Honda seeks business stability as UK lawmakers vote for Brexit delay

Japanese carmaker Honda said any delay to Brexit must be "purposeful" and long enough to give business stability after British lawmakers voted to seek a delay to Britain's exit from the European Union.

"We are now looking to the government to deliver a clear, legally certain, path forward to avoid no deal and to reach an agreement with the EU that delivers the conditions that support the continued competitiveness of our European operations," said a spokesman. "Any extension of Article 50 must be purposeful and long enough to give business stability."

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15-03-2019 09:33:39 AM

Chinese Premier underscores importance of trade deal with US

Chinese Premier underscores importance of trade deal with US

It is not realistic to decouple the economies of the United States and China, Premier Li Keqiang said on Friday, adding that common interests between the world’s two largest economies far outweigh disputes.

China hopes trade talks between the two countries can achieve results, Li told reporters at a news conference at the conclusion of the annual parliament meeting.

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12-03-2019 11:38:37 PM

UK's Cox hints that Brexit reassurances don't address legal risks to backstop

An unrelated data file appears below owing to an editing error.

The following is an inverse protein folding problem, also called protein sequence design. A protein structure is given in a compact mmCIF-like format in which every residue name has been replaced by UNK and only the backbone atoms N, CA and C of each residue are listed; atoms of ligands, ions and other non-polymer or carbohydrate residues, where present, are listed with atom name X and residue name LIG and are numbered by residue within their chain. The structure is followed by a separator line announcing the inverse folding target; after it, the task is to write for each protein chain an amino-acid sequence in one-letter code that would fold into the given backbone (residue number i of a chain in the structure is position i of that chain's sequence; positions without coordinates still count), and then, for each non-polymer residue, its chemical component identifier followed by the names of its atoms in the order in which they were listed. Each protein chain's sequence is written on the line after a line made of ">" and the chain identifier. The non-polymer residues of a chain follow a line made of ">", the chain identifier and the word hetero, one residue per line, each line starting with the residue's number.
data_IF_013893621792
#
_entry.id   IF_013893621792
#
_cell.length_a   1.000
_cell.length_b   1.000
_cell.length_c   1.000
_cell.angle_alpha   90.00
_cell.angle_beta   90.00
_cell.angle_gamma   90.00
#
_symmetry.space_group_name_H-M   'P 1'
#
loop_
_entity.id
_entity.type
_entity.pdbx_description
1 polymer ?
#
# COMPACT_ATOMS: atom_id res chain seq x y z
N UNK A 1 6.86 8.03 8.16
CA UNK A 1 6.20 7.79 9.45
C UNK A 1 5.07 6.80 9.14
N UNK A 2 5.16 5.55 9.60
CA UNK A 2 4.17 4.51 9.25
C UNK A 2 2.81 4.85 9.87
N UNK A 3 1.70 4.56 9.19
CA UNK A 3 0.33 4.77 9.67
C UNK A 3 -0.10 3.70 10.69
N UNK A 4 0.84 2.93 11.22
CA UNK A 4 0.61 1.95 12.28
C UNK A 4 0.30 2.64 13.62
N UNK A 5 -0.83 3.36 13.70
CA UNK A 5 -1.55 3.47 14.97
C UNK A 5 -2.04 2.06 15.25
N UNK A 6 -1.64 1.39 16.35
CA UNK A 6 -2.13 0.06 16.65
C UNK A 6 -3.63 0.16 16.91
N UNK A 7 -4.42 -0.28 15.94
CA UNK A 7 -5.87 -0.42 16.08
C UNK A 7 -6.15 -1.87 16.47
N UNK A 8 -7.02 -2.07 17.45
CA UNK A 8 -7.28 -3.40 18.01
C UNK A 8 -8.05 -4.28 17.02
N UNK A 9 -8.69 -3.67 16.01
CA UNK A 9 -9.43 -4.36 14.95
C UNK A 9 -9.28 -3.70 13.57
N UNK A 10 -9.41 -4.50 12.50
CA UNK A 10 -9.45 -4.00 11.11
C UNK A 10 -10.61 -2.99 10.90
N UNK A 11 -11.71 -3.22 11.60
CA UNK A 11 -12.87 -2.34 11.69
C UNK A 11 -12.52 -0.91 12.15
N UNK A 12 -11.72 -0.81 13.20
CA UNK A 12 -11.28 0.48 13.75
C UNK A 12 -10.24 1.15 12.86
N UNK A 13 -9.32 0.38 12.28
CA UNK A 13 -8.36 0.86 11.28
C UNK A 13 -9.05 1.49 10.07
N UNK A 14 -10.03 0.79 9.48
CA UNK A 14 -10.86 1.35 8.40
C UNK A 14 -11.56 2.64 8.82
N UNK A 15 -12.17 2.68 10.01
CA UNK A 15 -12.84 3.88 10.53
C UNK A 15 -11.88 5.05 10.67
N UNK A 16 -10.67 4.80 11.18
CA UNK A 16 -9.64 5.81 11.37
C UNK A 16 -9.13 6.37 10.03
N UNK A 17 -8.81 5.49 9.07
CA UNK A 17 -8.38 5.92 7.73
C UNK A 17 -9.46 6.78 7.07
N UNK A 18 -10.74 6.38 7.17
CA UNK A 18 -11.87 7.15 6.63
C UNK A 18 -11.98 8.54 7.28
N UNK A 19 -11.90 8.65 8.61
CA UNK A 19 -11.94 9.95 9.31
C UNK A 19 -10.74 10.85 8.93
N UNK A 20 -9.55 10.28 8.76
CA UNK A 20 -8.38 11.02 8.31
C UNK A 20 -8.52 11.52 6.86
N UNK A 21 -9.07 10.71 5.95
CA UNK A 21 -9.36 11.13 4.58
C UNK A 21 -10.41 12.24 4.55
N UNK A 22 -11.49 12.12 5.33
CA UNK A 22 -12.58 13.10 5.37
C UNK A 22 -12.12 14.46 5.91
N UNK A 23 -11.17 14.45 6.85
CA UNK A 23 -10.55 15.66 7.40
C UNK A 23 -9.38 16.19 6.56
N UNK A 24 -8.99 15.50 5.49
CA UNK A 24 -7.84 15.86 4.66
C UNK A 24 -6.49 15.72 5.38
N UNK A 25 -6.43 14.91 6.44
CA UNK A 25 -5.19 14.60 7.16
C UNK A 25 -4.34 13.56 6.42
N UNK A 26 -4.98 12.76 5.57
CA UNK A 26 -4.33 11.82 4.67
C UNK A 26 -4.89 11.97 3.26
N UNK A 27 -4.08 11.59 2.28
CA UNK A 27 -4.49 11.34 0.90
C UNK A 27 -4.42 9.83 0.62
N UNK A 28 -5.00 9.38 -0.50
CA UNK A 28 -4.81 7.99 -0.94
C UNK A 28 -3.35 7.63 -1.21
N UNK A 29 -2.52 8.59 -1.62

UK's Cox hints that Brexit reassurances don't address legal risks to backstop

UK Attorney General Geoffrey Cox said last-minute new agreements "reduce the risk" of Britain being "indefinitely and involuntarily" held in the so-called Irish border backstop. However, "the legal risk remains unchanged" that Britain, without being able to prove bad faith on behalf of the European Union, would have no legal means of exiting the backstop without the agreement of Brussels.

The backstop, designed to keep the land border between the UK and Ireland free-flowing after Brexit, would see Britain stick to EU trade arrangements unless a new trade deal is struck. The backstop would essentially mean that the trade between Ireland (part of EU) and the UK will remain free-flowing even after Brexit.

Prime Minister Theresa May rushed to Strasbourg on Monday for last-minute talks with European Commission president Jean-Claude Juncker in a bid to salvage the Brexit deal, with British MPs set to vote Tuesday on whether to accept the withdrawal agreement. The two sides then announced a three-part package of legally-binding changes to the old deal.